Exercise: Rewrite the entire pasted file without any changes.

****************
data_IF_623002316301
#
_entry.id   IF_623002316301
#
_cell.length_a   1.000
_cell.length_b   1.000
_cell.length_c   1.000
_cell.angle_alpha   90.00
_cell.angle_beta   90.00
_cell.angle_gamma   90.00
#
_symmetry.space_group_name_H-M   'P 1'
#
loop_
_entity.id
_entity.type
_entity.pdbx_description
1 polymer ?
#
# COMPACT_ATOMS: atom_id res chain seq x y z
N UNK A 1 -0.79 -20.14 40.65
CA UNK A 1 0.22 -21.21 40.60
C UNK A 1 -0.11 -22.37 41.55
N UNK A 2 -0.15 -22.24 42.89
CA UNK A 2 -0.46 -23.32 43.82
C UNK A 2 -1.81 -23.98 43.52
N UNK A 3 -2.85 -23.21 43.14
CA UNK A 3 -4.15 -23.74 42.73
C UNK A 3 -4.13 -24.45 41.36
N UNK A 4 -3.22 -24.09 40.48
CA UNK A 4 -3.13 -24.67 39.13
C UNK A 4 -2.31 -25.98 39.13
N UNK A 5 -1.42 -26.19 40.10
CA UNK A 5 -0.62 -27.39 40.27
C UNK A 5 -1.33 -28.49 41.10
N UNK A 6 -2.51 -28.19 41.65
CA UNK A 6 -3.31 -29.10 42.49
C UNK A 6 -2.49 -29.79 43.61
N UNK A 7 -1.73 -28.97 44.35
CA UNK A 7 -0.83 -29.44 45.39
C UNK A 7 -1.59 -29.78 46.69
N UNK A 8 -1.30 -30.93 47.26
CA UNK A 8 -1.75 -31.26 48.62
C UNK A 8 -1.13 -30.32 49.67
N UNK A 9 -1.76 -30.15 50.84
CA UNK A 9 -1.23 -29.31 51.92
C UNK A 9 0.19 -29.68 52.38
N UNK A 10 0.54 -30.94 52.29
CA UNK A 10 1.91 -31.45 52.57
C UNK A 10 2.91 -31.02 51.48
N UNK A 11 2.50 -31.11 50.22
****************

data_IF_623002316301
#
_entry.id   IF_623002316301
#
_cell.length_a   1.000
_cell.length_b   1.000
_cell.length_c   1.000
_cell.angle_alpha   90.00
_cell.angle_beta   90.00
_cell.angle_gamma   90.00
#
_symmetry.space_group_name_H-M   'P 1'
#
loop_
_entity.id
_entity.type
_entity.pdbx_description
1 polymer ?
#
# COMPACT_ATOMS: atom_id res chain seq x y z
N UNK A 1 -0.79 -20.14 40.65
CA UNK A 1 0.22 -21.21 40.60
C UNK A 1 -0.11 -22.37 41.55
N UNK A 2 -0.15 -22.24 42.89
CA UNK A 2 -0.46 -23.32 43.82
C UNK A 2 -1.81 -23.98 43.52
N UNK A 3 -2.85 -23.21 43.14
CA UNK A 3 -4.15 -23.74 42.73
C UNK A 3 -4.13 -24.45 41.36
N UNK A 4 -3.22 -24.09 40.48
CA UNK A 4 -3.13 -24.67 39.13
C UNK A 4 -2.31 -25.98 39.13
N UNK A 5 -1.42 -26.19 40.10
CA UNK A 5 -0.62 -27.39 40.27
C UNK A 5 -1.33 -28.49 41.10
N UNK A 6 -2.51 -28.19 41.65
CA UNK A 6 -3.31 -29.10 42.49
C UNK A 6 -2.49 -29.79 43.61
N UNK A 7 -1.73 -28.97 44.35
CA UNK A 7 -0.83 -29.44 45.39
C UNK A 7 -1.59 -29.78 46.69
N UNK A 8 -1.30 -30.93 47.26
CA UNK A 8 -1.75 -31.26 48.62
C UNK A 8 -1.13 -30.32 49.67
N UNK A 9 -1.76 -30.15 50.84
CA UNK A 9 -1.23 -29.31 51.92
C UNK A 9 0.19 -29.68 52.38
N UNK A 10 0.54 -30.94 52.29
CA UNK A 10 1.91 -31.45 52.57
C UNK A 10 2.91 -31.02 51.48
N UNK A 11 2.50 -31.11 50.22